Category Archives: New York Times
You can see more photographs from the project here.
Here is one last group of photos from my New York Times piece about maternity care in Tuba City, AZ. I took these pictures in March of 2010, in and around the Tuba City Regional Health Care Corporation’s Women’s Clinic and OB ward.
After Monica Kahe gave birth to her fourth child at the Tuba City Regional Health Care Corporation, she kept him indoors, away from the sun, for three weeks. Monica is a teacher on the Hopi reservation, and her husband Preston works at the hospital. On the morning of the last day, his relatives came over before the sun rose, bringing corn pudding, mutton stew, and blue corn meal to exchange as gifts.
They dabbed blue corn meal on Monica’s face, washed mother and baby’s hair, and waited for sunrise. When the night started to fade, the baby’s mother, aunt and grandmother brought him outside to meet the sun, and his grandmother read the long list of names that his paternal female relatives had given him. He would be called Uutsi’yma.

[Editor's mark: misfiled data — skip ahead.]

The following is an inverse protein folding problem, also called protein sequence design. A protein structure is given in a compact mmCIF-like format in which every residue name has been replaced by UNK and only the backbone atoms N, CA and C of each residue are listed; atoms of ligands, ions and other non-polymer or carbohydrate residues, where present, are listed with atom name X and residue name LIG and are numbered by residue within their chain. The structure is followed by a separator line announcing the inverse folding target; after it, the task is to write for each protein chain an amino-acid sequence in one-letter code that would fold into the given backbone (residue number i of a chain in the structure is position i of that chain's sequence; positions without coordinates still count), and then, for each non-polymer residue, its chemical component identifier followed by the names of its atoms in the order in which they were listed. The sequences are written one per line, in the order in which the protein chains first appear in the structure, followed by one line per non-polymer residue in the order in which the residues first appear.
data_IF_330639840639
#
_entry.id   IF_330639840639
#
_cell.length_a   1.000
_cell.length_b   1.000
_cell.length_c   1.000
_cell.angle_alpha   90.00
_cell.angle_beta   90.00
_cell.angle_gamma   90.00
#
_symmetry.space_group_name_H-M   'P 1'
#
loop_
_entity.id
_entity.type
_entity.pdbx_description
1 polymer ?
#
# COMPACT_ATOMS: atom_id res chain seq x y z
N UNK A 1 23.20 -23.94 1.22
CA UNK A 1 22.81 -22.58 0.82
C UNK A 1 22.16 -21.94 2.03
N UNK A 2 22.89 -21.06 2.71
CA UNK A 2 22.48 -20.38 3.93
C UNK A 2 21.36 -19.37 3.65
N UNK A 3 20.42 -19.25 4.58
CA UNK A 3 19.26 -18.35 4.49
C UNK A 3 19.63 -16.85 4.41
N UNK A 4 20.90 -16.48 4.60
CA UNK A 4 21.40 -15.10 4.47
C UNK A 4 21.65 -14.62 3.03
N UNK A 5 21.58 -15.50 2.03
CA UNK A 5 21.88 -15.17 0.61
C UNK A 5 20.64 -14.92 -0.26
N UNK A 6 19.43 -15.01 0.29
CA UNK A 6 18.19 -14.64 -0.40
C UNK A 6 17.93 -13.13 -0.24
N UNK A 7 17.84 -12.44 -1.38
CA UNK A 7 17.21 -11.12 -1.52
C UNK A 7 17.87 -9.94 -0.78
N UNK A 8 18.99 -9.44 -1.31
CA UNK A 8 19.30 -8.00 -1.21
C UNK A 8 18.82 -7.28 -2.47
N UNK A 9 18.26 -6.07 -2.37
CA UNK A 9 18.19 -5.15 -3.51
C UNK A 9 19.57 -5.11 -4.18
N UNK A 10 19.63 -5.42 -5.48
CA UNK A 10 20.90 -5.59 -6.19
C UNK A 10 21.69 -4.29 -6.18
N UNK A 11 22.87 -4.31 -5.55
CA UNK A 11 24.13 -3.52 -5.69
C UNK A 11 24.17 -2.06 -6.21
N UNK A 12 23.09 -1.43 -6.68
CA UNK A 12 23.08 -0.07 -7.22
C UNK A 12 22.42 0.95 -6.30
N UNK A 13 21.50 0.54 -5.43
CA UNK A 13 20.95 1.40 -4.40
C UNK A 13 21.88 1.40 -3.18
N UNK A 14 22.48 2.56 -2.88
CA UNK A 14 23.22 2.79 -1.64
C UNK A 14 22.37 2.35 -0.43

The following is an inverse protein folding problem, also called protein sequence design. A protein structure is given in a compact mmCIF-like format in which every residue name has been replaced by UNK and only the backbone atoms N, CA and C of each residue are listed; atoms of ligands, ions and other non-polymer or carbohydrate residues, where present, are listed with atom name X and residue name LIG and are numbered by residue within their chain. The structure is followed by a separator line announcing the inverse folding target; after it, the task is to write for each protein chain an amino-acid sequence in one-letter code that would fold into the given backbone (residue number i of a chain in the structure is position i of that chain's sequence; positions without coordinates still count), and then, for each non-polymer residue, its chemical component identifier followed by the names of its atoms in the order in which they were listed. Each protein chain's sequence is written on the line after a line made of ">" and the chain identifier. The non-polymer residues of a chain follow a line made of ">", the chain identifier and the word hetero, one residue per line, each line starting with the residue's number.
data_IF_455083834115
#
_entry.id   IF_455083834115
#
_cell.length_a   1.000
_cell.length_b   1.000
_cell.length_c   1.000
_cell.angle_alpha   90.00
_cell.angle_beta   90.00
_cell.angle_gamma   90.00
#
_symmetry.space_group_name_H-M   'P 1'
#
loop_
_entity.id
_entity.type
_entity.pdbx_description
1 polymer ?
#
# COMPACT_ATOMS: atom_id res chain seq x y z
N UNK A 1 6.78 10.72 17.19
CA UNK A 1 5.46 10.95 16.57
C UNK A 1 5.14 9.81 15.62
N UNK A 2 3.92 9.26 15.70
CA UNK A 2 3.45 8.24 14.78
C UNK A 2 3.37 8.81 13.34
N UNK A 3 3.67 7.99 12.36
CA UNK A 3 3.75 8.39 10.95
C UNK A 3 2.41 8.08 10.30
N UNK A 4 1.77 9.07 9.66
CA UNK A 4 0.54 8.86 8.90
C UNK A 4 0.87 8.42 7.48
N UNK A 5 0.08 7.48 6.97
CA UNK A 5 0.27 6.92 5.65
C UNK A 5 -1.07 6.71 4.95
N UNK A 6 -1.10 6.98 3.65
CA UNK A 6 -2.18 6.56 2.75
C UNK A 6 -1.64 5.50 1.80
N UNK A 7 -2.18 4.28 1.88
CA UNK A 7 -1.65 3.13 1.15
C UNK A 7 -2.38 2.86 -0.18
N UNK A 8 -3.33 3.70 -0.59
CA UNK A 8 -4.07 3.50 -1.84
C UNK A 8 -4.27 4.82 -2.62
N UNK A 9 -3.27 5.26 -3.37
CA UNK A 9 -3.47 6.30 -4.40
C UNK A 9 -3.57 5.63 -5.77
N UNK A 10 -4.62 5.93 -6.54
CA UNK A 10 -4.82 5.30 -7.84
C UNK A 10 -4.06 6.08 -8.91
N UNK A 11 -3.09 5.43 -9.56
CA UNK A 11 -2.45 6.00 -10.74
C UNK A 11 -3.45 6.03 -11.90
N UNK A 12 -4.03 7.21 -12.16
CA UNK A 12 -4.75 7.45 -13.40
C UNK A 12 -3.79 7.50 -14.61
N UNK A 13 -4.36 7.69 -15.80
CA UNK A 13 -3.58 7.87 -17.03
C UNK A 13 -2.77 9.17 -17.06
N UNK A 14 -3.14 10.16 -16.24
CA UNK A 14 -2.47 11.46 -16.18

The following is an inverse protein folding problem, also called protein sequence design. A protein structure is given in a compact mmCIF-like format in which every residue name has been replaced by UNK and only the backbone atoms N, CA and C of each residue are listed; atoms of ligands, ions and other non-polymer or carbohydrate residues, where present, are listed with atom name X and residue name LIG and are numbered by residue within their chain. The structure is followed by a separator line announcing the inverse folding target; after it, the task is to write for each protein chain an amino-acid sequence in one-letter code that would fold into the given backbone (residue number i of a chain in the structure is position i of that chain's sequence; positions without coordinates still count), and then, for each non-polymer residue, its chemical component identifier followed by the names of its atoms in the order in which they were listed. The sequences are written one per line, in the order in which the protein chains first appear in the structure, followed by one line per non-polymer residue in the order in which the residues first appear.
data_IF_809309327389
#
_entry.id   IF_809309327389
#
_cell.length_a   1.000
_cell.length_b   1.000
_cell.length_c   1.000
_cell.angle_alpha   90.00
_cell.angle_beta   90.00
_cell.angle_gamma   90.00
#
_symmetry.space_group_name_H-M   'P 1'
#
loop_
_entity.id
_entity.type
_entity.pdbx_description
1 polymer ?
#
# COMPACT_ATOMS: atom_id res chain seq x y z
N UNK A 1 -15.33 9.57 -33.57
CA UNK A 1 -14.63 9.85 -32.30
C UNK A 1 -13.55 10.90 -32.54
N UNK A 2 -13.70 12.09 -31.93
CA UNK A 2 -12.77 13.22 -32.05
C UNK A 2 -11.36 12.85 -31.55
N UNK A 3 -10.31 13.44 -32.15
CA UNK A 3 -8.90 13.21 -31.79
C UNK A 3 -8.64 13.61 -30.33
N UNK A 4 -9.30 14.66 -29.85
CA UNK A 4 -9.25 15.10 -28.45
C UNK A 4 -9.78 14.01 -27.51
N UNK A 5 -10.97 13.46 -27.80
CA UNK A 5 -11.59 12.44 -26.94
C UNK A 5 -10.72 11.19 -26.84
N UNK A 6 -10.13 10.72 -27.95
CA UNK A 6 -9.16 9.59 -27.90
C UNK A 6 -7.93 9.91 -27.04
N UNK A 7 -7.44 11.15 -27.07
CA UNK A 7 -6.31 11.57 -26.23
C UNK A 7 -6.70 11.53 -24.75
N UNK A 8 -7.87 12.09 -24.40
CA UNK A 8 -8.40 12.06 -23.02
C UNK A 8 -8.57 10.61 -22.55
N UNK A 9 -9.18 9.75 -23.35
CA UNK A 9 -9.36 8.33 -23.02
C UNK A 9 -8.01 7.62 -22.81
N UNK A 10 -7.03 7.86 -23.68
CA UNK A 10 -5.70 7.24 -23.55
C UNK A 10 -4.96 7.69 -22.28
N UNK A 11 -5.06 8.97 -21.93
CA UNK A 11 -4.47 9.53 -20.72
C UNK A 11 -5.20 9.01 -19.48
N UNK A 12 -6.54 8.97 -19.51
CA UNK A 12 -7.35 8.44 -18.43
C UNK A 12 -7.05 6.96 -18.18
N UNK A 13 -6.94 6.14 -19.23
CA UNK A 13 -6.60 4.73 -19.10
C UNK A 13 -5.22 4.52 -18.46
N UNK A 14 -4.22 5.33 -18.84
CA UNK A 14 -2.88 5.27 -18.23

Afterward, the guests laughed and talked while eating mutton stew, corn pudding and cherry pie for breakfast. I was grateful that Monica had invited me to photograph the ceremony, and happy to have met her warm family.
These photographs were first published in the New York Times.
I recently traveled to Tuba City, AZ on assignment for the New York Times. I went to photograph a story that I had found: a hospital in a small, dusty reservation town had remarkably low Cesarean rates, provided midwives at all deliveries, and allowed women with previous C-sections to deliver vaginally (VBAC). Here are the resulting article and the audio slide show.
This is a small story within the larger story.
Elsie Elthie is a lactation consultant at the Tuba City Regional Health Care Corporation. She visits nursing mothers in the hospital and at home to teach them how to successfully breastfeed their babies. Though it may sound straightforward, nursing can be complicated and painful, and informed advice can mean the difference between breast milk and formula.